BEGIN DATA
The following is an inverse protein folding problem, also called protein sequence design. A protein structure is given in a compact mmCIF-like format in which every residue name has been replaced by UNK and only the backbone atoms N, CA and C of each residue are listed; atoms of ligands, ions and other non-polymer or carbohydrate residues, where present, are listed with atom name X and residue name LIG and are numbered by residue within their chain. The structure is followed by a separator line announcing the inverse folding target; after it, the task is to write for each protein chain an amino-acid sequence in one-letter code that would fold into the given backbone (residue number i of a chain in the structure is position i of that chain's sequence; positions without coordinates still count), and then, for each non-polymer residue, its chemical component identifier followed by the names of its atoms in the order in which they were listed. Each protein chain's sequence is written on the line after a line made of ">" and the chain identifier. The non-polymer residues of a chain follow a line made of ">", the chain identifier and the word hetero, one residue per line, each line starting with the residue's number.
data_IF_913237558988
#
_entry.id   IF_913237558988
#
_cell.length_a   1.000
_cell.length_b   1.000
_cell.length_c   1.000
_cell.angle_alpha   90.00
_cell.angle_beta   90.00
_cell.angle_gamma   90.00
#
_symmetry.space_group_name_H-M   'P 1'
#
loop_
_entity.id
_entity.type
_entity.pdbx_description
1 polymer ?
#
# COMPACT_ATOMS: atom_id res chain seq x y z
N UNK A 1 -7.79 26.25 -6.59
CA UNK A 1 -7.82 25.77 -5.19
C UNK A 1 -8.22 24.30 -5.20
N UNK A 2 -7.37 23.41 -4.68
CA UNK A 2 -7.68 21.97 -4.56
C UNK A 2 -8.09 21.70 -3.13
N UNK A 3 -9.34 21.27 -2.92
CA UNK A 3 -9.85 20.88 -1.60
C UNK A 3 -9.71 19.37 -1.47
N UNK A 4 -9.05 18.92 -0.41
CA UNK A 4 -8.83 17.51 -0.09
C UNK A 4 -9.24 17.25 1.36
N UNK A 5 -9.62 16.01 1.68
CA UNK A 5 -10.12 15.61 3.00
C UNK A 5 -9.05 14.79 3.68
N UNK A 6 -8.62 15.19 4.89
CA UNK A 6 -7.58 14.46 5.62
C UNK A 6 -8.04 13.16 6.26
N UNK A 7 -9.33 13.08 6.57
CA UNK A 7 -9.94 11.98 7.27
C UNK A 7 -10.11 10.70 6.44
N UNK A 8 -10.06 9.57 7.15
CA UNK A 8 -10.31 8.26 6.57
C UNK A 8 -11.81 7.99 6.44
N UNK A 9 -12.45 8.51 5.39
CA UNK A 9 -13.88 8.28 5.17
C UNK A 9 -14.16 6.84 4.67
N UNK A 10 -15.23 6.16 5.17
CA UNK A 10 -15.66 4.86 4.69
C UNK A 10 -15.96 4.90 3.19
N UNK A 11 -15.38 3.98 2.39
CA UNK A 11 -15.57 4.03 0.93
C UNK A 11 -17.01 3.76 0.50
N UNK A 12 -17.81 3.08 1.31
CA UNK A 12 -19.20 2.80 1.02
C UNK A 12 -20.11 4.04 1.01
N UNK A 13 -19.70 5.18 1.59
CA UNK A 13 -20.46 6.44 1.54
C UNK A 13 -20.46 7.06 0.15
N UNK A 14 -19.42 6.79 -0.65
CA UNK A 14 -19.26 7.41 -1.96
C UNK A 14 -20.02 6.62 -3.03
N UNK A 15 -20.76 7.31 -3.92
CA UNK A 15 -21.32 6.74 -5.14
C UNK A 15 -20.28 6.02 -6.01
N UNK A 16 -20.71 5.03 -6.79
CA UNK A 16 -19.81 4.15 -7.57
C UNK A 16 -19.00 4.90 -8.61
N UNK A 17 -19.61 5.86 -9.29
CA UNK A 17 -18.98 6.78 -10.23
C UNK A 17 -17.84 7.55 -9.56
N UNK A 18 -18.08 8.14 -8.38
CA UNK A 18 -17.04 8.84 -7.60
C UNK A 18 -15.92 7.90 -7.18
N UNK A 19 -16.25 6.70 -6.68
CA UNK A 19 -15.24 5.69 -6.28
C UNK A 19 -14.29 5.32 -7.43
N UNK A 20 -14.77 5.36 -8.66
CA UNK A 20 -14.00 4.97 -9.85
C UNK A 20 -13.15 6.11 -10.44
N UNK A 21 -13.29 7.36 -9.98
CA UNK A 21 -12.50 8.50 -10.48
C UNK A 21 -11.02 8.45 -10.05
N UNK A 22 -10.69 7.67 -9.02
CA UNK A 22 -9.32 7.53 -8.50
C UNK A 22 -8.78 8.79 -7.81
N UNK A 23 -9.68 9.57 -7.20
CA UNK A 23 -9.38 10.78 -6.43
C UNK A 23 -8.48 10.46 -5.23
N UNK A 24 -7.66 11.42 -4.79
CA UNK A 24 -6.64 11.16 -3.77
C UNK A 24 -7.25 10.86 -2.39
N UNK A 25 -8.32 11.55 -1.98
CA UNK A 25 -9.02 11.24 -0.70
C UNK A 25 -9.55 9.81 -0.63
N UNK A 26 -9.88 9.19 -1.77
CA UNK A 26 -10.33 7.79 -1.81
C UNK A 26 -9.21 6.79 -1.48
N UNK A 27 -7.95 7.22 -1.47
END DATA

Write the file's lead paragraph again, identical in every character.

The following is an inverse protein folding problem, also called protein sequence design. A protein structure is given in a compact mmCIF-like format in which every residue name has been replaced by UNK and only the backbone atoms N, CA and C of each residue are listed; atoms of ligands, ions and other non-polymer or carbohydrate residues, where present, are listed with atom name X and residue name LIG and are numbered by residue within their chain. The structure is followed by a separator line announcing the inverse folding target; after it, the task is to write for each protein chain an amino-acid sequence in one-letter code that would fold into the given backbone (residue number i of a chain in the structure is position i of that chain's sequence; positions without coordinates still count), and then, for each non-polymer residue, its chemical component identifier followed by the names of its atoms in the order in which they were listed. Each protein chain's sequence is written on the line after a line made of ">" and the chain identifier. The non-polymer residues of a chain follow a line made of ">", the chain identifier and the word hetero, one residue per line, each line starting with the residue's number.